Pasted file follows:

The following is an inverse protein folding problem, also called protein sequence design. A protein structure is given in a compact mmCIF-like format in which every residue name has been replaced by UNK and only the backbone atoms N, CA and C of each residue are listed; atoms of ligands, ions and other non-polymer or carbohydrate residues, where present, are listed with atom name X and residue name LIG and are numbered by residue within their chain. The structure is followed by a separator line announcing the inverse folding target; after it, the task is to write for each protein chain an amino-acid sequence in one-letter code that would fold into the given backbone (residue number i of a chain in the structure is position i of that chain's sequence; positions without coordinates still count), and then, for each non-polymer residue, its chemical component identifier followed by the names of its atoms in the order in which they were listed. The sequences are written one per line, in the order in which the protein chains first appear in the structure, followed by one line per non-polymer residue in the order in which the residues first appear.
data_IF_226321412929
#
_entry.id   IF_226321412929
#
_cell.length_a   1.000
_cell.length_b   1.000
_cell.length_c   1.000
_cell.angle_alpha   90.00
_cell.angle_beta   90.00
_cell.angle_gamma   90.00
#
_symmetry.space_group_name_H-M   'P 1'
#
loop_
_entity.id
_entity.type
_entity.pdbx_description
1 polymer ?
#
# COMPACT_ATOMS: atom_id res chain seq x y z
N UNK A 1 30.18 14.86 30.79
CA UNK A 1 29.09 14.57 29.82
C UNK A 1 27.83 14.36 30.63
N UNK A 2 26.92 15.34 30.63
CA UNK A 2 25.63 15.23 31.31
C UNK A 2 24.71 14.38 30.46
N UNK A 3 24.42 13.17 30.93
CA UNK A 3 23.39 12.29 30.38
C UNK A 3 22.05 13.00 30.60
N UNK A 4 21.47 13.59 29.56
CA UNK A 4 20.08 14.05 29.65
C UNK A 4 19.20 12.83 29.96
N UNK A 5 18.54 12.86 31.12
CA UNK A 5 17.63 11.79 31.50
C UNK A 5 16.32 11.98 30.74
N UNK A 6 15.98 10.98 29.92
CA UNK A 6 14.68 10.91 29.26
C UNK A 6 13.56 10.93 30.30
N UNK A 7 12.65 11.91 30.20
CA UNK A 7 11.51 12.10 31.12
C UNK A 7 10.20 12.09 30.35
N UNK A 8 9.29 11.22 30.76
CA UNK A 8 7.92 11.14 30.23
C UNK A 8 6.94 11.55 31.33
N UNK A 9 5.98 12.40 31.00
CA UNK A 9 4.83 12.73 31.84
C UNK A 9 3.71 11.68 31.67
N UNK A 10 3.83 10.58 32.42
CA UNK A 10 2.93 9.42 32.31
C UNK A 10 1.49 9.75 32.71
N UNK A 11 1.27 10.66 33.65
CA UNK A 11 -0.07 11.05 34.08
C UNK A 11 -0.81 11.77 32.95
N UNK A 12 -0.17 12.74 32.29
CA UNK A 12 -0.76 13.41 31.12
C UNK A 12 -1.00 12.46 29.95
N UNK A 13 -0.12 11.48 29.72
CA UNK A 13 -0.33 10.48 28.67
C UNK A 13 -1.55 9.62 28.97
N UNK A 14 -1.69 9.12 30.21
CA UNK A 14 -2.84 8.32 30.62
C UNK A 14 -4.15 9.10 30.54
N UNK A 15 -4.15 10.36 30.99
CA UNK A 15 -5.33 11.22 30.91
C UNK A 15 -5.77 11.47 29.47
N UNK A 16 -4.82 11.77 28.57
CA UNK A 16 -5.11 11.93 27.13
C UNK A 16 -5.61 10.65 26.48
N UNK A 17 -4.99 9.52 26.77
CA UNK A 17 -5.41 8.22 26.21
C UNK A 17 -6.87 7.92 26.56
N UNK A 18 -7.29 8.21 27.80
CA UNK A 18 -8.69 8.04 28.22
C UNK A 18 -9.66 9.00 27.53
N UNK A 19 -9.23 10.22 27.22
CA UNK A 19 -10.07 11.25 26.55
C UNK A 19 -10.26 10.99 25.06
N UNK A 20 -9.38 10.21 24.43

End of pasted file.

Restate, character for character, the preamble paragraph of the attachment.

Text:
The following is an inverse protein folding problem, also called protein sequence design. A protein structure is given in a compact mmCIF-like format in which every residue name has been replaced by UNK and only the backbone atoms N, CA and C of each residue are listed; atoms of ligands, ions and other non-polymer or carbohydrate residues, where present, are listed with atom name X and residue name LIG and are numbered by residue within their chain. The structure is followed by a separator line announcing the inverse folding target; after it, the task is to write for each protein chain an amino-acid sequence in one-letter code that would fold into the given backbone (residue number i of a chain in the structure is position i of that chain's sequence; positions without coordinates still count), and then, for each non-polymer residue, its chemical component identifier followed by the names of its atoms in the order in which they were listed. The sequences are written one per line, in the order in which the protein chains first appear in the structure, followed by one line per non-polymer residue in the order in which the residues first appear.